Sunday, January 6, 2008

More about narrative- POV

1) He jerked his hand back from the fence, realizing his palm was scorched.
2) Painted wood scorched his palm.


So let's look at those two. As I said, I think the second one is an attempt to replicate the experience of the Point of view character from the inside, so concentrating on feeling/perception.

However, even in deep POV, you need to narrate action. The character has to do something, or he's going to seem awfully passive, just standing there with his hand being scorched. :) And the character not only intends most actions- that is, would think about doing something-- but also would notice if he did something reflexively, like jerking his scorched hand away from the heat.

Plus the mind really does automatically identify things. Most of us wouldn't look at a surround of connected wood slats pointing up in a backyard and think, "Oh. Painted wood." We'd think, "Oh. Fence." Our perceptions are very much trained into language after the age of 4 or so. So to me that "painted wood" part seems a bit precious, perhaps because it sounds like something a young child would say-- since once we're out of toddlerhood, most of us really do have immediate access to our vocabulary of objects. (Except for me. I've been known to wave a magazine around and say, "What do you call this thing again? Oh! Right! Magazine!")

(One picky note-- what sort of painted wood fence gets hot enough to scorch his hand anyway?)

But there's no doubt that deep POV depends on narrating from the inside, relating the character's unique perceptions and feelings as well as his actions.

So let's break this down. Here are the levels of POV (which don't always come into play all at once):

Action -- What he does, either deliberately or not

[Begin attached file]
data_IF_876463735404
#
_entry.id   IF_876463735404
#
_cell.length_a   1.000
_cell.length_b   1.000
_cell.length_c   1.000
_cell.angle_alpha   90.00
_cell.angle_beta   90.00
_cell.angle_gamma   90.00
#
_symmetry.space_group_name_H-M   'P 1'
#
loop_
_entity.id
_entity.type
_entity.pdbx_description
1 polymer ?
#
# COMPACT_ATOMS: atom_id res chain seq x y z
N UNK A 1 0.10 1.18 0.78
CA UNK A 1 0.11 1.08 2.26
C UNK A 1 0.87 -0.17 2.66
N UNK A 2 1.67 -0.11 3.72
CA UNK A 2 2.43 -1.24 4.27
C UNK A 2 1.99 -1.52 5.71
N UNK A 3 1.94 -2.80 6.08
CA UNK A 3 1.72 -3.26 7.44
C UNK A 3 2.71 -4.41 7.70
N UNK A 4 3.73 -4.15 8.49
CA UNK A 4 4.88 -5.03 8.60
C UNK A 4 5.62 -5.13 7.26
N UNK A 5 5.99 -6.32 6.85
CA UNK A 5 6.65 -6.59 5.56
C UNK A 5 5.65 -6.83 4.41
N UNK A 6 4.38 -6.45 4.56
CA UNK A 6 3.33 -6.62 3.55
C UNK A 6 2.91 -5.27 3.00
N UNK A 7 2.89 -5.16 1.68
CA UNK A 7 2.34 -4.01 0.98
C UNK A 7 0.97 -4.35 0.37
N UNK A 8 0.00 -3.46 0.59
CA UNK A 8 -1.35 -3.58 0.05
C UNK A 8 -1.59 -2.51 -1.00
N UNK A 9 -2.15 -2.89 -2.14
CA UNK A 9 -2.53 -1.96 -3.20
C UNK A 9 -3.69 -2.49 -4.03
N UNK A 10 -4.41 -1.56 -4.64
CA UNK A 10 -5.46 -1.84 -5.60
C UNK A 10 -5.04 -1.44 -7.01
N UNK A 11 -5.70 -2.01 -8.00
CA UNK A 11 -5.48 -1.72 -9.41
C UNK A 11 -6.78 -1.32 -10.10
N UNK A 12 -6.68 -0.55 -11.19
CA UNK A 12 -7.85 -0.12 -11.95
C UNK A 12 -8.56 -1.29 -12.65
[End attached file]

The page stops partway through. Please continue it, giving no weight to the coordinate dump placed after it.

Perception-- What he perceives around him
Thought-- What he thinks, wonders, muses, intends
Emotion-- What he feels emotionally, and also what he won't let himself consciously feel

---

Now let's look at the event.

Hero puts his hand on a fence, for whatever reason. :)
Fence is very hot and scorches his hand.
He jerks his hand back.

We've got perception and action there. I think both are needed. If we just put:
He put his hand on the fence and jerked it back.
... the reader won't know why.

If we just have perception:

The fence scorched his hand.


...the reader will wonder how his hand got on the fence, and what idiot would just stand there and not jerk his hand back.

So how can we narrate this?

Tom (I need a name :)

Tom grabbed the fencepost, which was hot and scorched his hand. He jerked back and looked down at the blisters rapidly forming on his palm.

Okay, inelegant in the extreme. Also I added a second perception-- he looks down at the blisters.

Now let's consider adding thought. This is not a mere lower-level animal who merely perceives and acts. He also thinks. So what is he thinking? I doubt he thinks, "This is hot! Take my hand away!" because his action really is going to be reflexive, bypassing thought. But before and after that perception/action pair, there is going to be some thought.

Like...


Musing about the nature of physical reality, Tom grabbed the fencepost, which was hot and scorched his hand. He jerked back and looked down at the blisters rapidly forming on his palm. He decided he should pay more attention to the actual physical reality around him when he mused.

Okay, now he's thinking!

How about emotion? Can we add that?
Musing about the nature of physical reality, Tom grabbed the fencepost, which was hot and scorched his hand. He jerked back and looked down at the blisters rapidly forming on his palm. He decided he should pay more attention to the actual physical reality around him when he mused. How could he have been so stupid? He hated himself. He wished he could die and be reincarnated as a garden slug.

There's some emotion. :)

The problem with stream-of-consciousness is, done badly, it reduces human beings into mere nerve endings-- able to perceive but not act, think, or emote, not to mention decide, intend, love, hate, all that good stuff.

So it's useful to be reminded to narrate from the inside out -- what does this character see, feel, hear? But that "scaffolding" of narrative is a conventional way, I think, to convey what ELSE is going on, both inside the character and outside, as the character experiences and not just perceives it. Experience includes thought, emotion, and action too!

Alicia

2 comments:

Anne S. said...

Hi, Alicia,

I'm glad finding you here. I have your blog on my laptop's "favorites" bar. And I'll purchase your book from your Amazon link. Best wishes.

Edittorrent said...

If you have any questions, Anne, let us know, and we'll try and answer anf I'll try not to go off on a digression. :)
Alicia